Durant v. Stahlin

Decision Date03 November 1964
Docket NumberA,No. 35,35
Citation130 N.W.2d 910,374 Mich. 82
PartiesRichard DURANT, Plaintiff and Appellant, v. John H. STAHLIN and Charles A. Ferry et al., jointly and severally, Defendants. Charles King, George Bashara, Jr., Allen Merrell, and Robert Waldron, jointly and severally, Defendants-Appellees. pril Term.
CourtMichigan Supreme Court

Davidow & Davidow, by Larry S. Davidow, Detroit, for plaintiff and appellant.

Ann E. Donnelly, Detroit, for defendant and appellee, Robert E. Waldron.

Charles H. King, Detroit, in pro. per.

Alfred A. May, Detroit, for Allen Merrell, defendant-appellee.

Before the Entire Bench, except KELLY and SOURIS, JJ.

BLACK, Justice.

Before us are orders granting 4 identical motions for summary judgment. Such motions were filed by 4 of a greater number of correspondingly charged defendants. They were submitted and decided under the invoked shelter of GCR 1963, 117, formerly 1945 Rule 30, in an action ex delicto. That such orders were entered in a suit for damages suffered on account of an alleged conspiratorial tort is specially accented. Such accent will pinpoint a precedent which, according to view of those whose signatures appear below, should be recorded.

Each motion was supported by an affidavit sworn to by the interested movant only. 1 Each of the affidavits sets forth a flat and conclusionary denial--that only--of the plaintiff's declared charge against the movant-affiant. Thus we are confronted with a fact made immutable by the Constitution; that in tort cases like the one at bar, where an issue of credibility rises directly from a prepossessed movant's solitary affidavit, summary judgment cannot be entered in favor of such movant without offense to the most sacred of all constitutional guaranties. See decisions of the Federal Supreme Court, cited and quoted post.

The burden of the mover for summary judgment in a tort case is loaded doubly. He cannot be said to have carried that burden unless he has made out--by detailed affidavit or affidavits, or detailed deposition or depositions, or indisputably verified and controlling documents, or controlling admissions placed in the record, or some forceful combination thereof--such a clear case for summary judgment as to leave no doubt whatever as to his right to judgment upon instruction should the pleaded case with its presented issues go to duly demanded jury trial. 2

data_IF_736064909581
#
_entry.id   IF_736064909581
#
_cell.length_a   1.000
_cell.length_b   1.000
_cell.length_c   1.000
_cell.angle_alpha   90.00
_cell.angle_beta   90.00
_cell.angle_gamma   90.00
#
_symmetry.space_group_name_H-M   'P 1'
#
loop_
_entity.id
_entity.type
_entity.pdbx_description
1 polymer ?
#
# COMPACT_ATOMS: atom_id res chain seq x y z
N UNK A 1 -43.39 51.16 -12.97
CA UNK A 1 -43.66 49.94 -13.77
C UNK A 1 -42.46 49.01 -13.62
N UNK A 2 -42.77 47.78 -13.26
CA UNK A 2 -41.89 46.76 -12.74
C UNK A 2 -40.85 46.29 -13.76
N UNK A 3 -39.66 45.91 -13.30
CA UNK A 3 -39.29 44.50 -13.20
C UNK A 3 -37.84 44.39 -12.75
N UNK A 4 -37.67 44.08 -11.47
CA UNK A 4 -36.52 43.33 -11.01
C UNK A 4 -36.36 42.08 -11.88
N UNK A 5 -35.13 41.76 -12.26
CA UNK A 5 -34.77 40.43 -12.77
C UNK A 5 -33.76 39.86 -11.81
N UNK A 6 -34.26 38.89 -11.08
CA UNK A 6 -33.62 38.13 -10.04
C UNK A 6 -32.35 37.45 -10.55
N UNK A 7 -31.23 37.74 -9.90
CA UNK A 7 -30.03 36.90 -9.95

The specific question in this case is whether, plaintiff having failed to meet the respective affidavits of the 4 movants by nonconclusionary affidavit or affidavits in opposition, or by other counter showing permitted under GCR 1963, 117, the 4 motions for summary judgment were properly granted. We answer in the negative. Now for the facts, thus far disclosed, which defendant-appellees assign in support of affirmance of these summary judgments.

Plaintiff sued all defendants for damages, arising out of publication of a scurrilously worded letter addressed May 10, 1962, by then State Senator John H. Stahlin, to the Fair Campaign Practices Commission. Plaintiff's complaint alleges that all defendants, 'jointly and severally, with malice, evil and ill will, and intending to ruin plaintiff's good name and reputation and particularly to drive him out of political activity, not only published generally the offensive document [exhibit 'A'] hereinbefore referred to,' but that they did wilfully, etc., cause copies of the same to be sent to certain prominent individuals, naming them, including certain gentlemen of the cloth. The complaint alleges further:

'36. That the defendants and co-conspirators, jointly and severally, knew or should have known the meaning of the words used in Exhibit A, and knew of should have known that the assertions therein made would be believed by persons reading or hearing the same as attributable to the plaintiff, and knew or should have known, and know or should know, its effect; yet the said defendants and co-conspirators, in furtherance of the conspiracy to injure the good name, fame and credit of the plaintiff, and his reputation in the community, and to drive him out of political activity, and in complete disregard of the truth, did publish said Exhibit A, and cause it to be circulated, so that the good name, fame, and reputation of the plaintiff have been greatly damaged and impaired, as hereinabove set forth, and his political activity which is his constitutional right has been and is being interfered with.'

By their respective motions defendant-appellees averred that plaintiff had failed to state, as against them, a cause of action. In addition, and as permitted by Rule 117, the defendant-appellees filed in support of such motions the affidavits to which reference has been made. To such affidavits plaintiff responded by affidavits alleging that each of the first 3 movants 'knew or should have known the contents of said document, exhibit 'A"; 3 that said exhibit 'A' was prepared 'for the purpose of publishing, circulating and distributing the same to the end that this deponent would be destroyed as a political factor in the Republican Party,' and that each of the defendants, 'having lent himself to the main objective of destroying this plaintiff politically, and having identified himsele prominently as a party in the group above mentioned committed to the purpose of attacking and destroying this deponent politically, is equally responsible for all that was done in the attempt to consummate the purposes above described, and particularly the preparation, publication, distribution and circulation of exhibit A, the libelous document complained of.'